Children and Women Protection and Support from Abuse, Exploitation and Trafficking

Children and Women Protection and Support from Abuse, Exploitation and Trafficking

The Scourge of violence, abuse and trafficking

Violence against children and women includes physical and mental abuse and injury, neglect or negligent treatment, exploitation and sexual abuse. Violence may take place in homes, schools, orphanages, residential care facilities, on the streets, in the workplace, in prisons and in places of detention. it can affect children’s and women’s physical and mental health, impair their ability to learn and socialize, and undermine their development as functional adults and good parents later in life. in the most severe cases, violence against children and women leads to death.

A conclusive definition of violence seems almost as elusive as gathering the solid statistics and data required to analyze this phenomenon in any depth. Some forms of violence and abuse against children and women seem obvious and are easy to identify; others are hidden; still other forms may be less direct and are not often identified as violence. Categories of violence and abuse can range from political, structural and economic to physical, psychological and emotional. Violence against children and women takes place on the street, in institutions, homes, schools and the workplace. In seeking to tackle some types of violence and abuse against children and women, we must access the external environment in which these children and women find themselves. This requires an awareness of social and economic conditions and recognition of the crucial role of governments in establishing a framework of protection for children and women.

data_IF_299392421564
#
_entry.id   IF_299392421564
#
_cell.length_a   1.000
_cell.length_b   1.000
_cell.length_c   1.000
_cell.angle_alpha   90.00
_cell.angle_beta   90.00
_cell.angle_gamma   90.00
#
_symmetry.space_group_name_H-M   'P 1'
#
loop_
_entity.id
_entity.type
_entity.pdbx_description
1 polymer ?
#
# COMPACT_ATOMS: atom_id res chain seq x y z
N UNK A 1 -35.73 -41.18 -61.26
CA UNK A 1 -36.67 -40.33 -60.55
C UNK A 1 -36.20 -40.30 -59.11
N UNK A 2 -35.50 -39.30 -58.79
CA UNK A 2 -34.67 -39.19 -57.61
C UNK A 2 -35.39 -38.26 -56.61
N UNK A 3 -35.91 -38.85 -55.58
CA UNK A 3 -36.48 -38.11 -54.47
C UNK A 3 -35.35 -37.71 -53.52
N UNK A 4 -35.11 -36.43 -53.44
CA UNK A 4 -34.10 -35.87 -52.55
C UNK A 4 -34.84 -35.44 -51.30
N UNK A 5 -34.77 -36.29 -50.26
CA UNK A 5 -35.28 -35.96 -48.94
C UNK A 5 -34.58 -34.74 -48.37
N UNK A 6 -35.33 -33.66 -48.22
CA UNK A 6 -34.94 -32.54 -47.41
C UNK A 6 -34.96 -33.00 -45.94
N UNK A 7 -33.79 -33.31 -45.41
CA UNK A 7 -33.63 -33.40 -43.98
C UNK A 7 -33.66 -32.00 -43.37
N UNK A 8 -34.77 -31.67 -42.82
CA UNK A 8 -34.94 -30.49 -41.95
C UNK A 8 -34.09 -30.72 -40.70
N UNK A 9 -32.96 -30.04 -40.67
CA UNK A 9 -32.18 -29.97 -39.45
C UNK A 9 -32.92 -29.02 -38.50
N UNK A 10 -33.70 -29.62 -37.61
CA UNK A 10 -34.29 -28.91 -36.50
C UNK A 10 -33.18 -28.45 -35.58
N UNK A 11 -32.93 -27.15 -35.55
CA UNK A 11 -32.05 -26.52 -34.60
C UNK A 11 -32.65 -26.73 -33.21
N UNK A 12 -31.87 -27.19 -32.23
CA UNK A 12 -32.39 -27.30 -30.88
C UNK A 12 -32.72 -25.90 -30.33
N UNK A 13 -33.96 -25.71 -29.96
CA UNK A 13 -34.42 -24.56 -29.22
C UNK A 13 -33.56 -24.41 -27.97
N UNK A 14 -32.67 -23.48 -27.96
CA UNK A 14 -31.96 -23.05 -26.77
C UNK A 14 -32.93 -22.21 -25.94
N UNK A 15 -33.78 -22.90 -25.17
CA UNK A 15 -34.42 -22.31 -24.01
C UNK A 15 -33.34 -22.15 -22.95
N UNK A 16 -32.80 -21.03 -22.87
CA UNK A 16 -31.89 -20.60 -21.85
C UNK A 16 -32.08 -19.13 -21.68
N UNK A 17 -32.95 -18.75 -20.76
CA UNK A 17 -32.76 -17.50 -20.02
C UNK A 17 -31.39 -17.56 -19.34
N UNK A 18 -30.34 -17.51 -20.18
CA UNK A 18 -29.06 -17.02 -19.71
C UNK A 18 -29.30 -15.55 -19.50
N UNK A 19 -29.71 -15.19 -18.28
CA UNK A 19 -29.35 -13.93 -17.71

Trafficking in children and women, an affront to human rights and human dignity, has reached epidemic proportions and is escalating out of control. Trafficking affects children and women throughout the world, in both industrialized and developing countries. Trafficked children and women are subjected to prostitution, forced into marriage or illegally adopted; they provide cheap or unpaid labour, work as house servants or beggars, are recruited into armed groups and are used for sports. trafficking exposes children and women to violence, sexual abuse and HIV infection and violates their rights to be protected, grow up in a family environment and have access to education. A ‘victim of trafficking’ is any person who is recruited, transported, transferred, harboured or received for the purpose of exploitation, either within or outside a country. the use of illicit means, including violence or fraud, is irrelevant. ending trafficking will require international, regional and national cooperation. root causes – poverty, discrimination, exclusion and violence – need to be addressed along with the demand side.

In Bangladesh, the problem is very acute. It is estimated that 10-20,000 persons (30 - 50 per day) are trafficked per year to major cities in India, Pakistan and the Middle East. The ages of the women and girls trafficked range from 7 to 24, with a mean age around 15. As for boys, their age ranges from 4 to 12. Most of the women and girls are trafficked for the sex trade and domestic work, while the boys are recruited to act as camel jockeys and beggars. Once oriented into the sex trade, a girl/woman might find herself forced to service between five and ten clients a day.

Trafficking is made possible by a breakdown in the protective environment. When social, political and economic conflicts are accompanied by poor legal and justice systems, deepening poverty as well as a lack of educational or economic opportunities for children and their families - not to mention the growing demand from the industrialized world for exploitative sex children are left most vulnerable to the prey of traffickers.